MyVirtualModel.com has added a male model to its personalized virtual model pool and is planning to include a children's version in the spring.
The male version made its online debut Nov. 3, almost two years after its female counterpart. On Monday, the site began allowing users to take their models to other sites within its network, which includes Lands' End and JCPenney. The site also enables users to e-mail models with a wish list of gift ideas, said Louise Guay, president of My Virtual Model Inc., Montreal.
The e-mail component gives shoppers the opportunity to purchase gifts — especially children's clothing — online without worrying about size or the look of the item.
Since the site's launch in 1998, Guay said there have been approximately 7,000 daily visitors creating their own 3-D models. She anticipates the number will increase as the site adds more e-tailers to its network. American Eagle has been confirmed with others scheduled to be announced in coming weeks.
“Since we've created My Virtual Model, the reaction from women has been fantastic,” Guay said. “We now have the male version and we believe it will become just as popular. We're also looking at adding more items to enrich the shopper's online experience.”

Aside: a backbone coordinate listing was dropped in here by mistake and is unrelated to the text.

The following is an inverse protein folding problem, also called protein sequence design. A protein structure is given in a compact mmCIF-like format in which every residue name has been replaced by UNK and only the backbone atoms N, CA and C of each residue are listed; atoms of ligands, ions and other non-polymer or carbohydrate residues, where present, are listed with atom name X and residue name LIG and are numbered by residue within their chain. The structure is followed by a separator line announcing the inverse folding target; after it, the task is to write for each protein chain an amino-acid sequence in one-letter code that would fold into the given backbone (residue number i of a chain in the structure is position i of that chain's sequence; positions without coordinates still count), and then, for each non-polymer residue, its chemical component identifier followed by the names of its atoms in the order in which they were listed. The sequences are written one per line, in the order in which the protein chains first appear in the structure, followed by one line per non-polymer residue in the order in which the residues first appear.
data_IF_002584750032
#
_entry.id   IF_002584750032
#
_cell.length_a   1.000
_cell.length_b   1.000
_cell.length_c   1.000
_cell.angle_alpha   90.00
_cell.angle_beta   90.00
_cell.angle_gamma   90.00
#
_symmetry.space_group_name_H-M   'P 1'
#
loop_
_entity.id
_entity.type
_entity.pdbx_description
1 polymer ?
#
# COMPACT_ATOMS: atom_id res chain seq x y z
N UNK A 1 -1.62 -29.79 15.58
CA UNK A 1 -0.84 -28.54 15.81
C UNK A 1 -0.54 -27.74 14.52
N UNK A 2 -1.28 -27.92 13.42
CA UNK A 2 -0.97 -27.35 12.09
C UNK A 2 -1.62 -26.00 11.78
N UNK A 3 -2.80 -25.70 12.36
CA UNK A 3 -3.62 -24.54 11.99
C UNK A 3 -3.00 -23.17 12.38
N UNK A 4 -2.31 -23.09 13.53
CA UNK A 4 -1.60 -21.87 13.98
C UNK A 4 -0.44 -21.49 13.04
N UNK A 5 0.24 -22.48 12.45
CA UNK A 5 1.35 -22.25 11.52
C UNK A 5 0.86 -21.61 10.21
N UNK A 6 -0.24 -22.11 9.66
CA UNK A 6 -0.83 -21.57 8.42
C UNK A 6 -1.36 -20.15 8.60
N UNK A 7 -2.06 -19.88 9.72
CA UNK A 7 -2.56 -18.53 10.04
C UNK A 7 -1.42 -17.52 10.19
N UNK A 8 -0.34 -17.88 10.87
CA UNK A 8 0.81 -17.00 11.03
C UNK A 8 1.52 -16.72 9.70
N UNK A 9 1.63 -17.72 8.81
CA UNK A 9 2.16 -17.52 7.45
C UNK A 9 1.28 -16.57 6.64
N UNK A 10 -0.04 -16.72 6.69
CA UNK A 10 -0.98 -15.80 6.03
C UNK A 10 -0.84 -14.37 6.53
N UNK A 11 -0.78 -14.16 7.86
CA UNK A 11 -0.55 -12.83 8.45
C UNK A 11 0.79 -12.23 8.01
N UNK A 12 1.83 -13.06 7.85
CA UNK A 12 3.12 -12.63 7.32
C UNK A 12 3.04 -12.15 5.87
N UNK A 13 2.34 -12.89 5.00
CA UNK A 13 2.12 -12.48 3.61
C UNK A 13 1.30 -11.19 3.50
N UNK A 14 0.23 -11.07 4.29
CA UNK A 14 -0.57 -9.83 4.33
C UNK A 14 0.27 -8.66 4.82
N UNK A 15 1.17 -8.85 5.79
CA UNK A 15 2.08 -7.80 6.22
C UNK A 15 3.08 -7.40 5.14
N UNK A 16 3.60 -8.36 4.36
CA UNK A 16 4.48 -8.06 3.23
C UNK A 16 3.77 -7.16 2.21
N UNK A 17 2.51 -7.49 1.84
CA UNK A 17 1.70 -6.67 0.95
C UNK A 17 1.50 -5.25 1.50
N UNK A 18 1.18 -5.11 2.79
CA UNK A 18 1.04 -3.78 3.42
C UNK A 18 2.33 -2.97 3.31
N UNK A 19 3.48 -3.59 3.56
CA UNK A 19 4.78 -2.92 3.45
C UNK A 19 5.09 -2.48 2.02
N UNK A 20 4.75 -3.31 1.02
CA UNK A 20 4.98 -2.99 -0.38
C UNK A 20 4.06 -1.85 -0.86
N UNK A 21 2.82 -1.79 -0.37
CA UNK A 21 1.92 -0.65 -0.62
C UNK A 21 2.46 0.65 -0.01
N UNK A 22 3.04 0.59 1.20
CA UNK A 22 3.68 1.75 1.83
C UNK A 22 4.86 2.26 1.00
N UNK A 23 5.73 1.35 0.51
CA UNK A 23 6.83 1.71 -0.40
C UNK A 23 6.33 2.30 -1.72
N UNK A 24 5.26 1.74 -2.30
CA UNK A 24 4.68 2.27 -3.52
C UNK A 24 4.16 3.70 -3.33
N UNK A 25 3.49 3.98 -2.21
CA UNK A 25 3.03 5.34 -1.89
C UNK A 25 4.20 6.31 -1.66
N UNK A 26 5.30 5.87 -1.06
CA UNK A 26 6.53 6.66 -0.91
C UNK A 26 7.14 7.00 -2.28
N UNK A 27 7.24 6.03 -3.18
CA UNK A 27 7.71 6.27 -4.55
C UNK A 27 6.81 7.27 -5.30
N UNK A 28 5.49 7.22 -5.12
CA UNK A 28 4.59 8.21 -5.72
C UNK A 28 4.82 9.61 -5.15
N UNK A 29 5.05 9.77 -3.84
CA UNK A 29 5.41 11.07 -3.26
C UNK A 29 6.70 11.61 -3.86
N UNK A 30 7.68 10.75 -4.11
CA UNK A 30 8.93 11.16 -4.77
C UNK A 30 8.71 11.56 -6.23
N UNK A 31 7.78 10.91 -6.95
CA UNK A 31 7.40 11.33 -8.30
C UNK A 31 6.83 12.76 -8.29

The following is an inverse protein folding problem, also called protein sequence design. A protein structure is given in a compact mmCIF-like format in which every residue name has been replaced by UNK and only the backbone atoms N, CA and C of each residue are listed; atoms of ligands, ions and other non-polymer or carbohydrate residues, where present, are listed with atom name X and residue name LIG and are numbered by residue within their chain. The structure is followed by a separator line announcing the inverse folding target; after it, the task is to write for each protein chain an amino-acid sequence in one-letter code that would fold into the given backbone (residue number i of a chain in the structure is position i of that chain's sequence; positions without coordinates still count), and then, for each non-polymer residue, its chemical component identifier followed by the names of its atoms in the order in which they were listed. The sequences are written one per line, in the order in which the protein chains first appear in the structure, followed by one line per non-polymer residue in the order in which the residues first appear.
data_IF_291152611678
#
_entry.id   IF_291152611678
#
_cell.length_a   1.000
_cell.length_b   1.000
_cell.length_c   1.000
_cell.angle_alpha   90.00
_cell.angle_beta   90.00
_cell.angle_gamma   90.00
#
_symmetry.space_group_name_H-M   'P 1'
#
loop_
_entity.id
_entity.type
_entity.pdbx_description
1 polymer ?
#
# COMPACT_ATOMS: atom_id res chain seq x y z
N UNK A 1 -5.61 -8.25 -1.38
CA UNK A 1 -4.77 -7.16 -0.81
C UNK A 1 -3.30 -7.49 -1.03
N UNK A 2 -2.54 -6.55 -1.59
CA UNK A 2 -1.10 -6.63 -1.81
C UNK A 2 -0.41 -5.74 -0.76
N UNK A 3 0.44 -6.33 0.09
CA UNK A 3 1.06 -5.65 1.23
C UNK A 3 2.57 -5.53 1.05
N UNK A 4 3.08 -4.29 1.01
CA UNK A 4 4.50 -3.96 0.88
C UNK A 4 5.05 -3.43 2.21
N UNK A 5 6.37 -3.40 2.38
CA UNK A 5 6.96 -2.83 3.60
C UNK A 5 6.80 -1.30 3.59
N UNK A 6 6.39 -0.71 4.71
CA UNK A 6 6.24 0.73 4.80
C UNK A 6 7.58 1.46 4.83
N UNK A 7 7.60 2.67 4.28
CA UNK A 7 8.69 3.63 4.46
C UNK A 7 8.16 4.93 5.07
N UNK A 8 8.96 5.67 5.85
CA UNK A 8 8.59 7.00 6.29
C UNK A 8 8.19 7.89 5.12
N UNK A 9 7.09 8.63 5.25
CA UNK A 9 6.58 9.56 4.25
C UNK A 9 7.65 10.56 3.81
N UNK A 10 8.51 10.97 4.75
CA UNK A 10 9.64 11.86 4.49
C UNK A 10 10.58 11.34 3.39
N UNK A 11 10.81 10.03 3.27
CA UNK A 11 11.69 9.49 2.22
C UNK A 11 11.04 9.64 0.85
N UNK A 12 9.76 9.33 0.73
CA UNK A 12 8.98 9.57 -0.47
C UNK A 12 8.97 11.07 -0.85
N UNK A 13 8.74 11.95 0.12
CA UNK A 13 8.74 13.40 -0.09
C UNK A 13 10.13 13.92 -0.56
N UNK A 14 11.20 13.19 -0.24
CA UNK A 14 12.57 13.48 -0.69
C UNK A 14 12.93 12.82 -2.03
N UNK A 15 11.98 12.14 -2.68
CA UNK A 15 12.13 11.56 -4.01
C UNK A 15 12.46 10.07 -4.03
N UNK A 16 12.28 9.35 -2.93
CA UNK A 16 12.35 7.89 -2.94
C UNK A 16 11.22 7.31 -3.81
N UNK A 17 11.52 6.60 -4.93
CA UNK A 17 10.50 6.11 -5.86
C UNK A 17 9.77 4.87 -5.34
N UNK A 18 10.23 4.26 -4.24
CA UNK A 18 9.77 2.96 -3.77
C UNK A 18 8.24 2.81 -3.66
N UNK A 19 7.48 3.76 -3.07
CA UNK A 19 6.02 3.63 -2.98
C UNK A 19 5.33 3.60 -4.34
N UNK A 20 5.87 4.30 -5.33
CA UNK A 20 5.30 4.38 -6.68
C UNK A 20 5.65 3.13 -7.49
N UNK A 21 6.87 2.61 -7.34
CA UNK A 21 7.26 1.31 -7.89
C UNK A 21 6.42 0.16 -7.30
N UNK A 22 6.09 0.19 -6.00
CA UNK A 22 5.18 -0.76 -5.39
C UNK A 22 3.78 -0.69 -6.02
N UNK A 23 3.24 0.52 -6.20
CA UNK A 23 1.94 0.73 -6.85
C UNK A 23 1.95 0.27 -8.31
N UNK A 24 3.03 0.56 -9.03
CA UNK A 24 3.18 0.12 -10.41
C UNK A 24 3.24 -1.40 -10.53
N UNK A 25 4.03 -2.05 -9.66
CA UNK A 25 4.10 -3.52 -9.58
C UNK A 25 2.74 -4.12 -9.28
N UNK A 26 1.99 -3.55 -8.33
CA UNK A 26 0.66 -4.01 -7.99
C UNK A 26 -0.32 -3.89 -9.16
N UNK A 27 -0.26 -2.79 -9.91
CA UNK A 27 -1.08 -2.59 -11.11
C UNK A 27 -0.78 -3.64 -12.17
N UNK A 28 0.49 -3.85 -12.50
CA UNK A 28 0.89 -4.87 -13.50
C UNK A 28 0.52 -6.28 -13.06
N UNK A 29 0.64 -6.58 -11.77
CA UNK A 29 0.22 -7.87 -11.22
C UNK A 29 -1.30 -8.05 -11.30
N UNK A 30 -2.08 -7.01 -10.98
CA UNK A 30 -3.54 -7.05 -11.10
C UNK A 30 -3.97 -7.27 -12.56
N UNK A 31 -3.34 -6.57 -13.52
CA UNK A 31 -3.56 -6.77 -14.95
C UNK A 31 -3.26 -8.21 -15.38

The models were created to allow customers to create an image of themselves trying on clothing.
“It's always a problem for people who shop primarily through catalogs to see how an item will look on them,” she said. “They cannot try it on or mix and match at home.”
But there are pitfalls to using the virtual models.
“You have to be honest,” she said. “You cannot lie about your measurements or the model won't be an accurate representation of the individual.”
Lands' End was the first American retailer to use My Virtual Model — previously known as My Personal Model — when it debuted on its site in 1998. Since November 1999 about 1.5 million customers have created virtual models.
My Virtual Model, however, isn't without skeptics.
When the 3-D personal model was created, Guay said that many in the e-tail community warned that consumers wouldn't want to see their image and would create models that would not accurately reflect their body type and measurements.
“They are right, but I believe that the interaction with the image of yourself will be a different experience because of the communication between the user and the model,” she said.